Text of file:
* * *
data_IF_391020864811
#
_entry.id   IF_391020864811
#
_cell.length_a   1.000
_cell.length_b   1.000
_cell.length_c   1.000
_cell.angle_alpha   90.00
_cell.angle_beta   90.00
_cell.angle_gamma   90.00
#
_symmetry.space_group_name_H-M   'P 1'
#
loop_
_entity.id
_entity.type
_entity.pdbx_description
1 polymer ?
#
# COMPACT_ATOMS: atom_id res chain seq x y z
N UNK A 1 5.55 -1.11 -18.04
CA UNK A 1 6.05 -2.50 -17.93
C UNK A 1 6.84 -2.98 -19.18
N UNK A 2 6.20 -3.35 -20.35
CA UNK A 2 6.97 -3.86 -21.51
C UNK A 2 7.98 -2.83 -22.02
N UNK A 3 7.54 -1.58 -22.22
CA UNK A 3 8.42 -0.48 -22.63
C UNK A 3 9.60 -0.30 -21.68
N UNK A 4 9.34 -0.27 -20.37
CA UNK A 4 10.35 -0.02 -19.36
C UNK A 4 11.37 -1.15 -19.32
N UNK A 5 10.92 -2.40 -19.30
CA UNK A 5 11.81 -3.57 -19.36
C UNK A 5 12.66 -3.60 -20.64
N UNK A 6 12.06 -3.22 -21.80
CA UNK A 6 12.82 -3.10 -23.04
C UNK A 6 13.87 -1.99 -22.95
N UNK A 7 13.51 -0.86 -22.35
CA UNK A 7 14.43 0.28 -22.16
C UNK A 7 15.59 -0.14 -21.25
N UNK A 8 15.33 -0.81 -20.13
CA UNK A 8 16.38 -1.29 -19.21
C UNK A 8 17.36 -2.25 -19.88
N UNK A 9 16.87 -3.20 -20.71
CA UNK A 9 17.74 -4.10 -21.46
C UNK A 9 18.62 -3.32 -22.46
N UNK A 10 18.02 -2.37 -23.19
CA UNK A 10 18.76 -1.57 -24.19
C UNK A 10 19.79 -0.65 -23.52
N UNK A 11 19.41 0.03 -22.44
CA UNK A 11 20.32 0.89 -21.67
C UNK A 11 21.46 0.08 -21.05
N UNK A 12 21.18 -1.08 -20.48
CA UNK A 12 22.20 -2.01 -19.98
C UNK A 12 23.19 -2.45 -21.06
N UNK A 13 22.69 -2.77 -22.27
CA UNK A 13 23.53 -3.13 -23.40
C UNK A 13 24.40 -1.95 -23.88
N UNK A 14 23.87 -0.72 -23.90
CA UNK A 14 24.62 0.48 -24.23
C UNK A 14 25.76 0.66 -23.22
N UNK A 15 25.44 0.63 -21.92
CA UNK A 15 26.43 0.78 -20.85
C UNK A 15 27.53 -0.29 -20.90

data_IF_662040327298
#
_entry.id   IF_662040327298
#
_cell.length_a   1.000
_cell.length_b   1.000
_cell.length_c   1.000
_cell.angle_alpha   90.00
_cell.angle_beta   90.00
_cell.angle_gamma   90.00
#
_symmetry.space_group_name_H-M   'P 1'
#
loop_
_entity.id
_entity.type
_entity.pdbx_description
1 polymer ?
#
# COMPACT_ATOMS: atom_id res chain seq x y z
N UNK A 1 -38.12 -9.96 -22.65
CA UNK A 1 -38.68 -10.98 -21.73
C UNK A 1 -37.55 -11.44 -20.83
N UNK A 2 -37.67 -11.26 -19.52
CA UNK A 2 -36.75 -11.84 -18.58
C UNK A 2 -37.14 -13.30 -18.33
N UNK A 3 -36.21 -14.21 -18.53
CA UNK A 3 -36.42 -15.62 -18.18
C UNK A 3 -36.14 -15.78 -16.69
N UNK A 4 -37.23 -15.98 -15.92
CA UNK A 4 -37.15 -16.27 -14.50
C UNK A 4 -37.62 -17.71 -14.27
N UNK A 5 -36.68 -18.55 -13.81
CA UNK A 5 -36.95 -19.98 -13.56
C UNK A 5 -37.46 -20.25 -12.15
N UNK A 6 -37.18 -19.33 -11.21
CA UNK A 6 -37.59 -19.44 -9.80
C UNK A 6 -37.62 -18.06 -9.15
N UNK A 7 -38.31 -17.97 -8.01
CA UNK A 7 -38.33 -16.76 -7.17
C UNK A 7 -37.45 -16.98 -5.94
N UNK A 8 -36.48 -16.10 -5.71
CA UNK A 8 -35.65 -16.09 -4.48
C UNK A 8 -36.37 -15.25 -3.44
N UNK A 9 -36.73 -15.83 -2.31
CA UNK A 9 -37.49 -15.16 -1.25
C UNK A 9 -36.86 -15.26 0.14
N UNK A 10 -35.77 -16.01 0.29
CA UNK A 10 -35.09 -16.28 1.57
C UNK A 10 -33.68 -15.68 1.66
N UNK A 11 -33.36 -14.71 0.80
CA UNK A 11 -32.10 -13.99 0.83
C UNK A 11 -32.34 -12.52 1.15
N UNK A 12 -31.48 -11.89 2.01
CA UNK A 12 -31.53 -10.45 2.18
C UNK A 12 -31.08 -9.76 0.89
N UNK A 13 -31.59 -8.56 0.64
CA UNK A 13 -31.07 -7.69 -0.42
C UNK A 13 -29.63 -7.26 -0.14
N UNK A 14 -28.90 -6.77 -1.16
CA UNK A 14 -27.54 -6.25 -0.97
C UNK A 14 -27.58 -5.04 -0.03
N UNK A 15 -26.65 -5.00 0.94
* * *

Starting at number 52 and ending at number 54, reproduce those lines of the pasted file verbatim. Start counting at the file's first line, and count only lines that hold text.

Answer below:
CA UNK A 11 20.32 0.89 -21.67
C UNK A 11 21.46 0.08 -21.05
N UNK A 12 21.18 -1.08 -20.48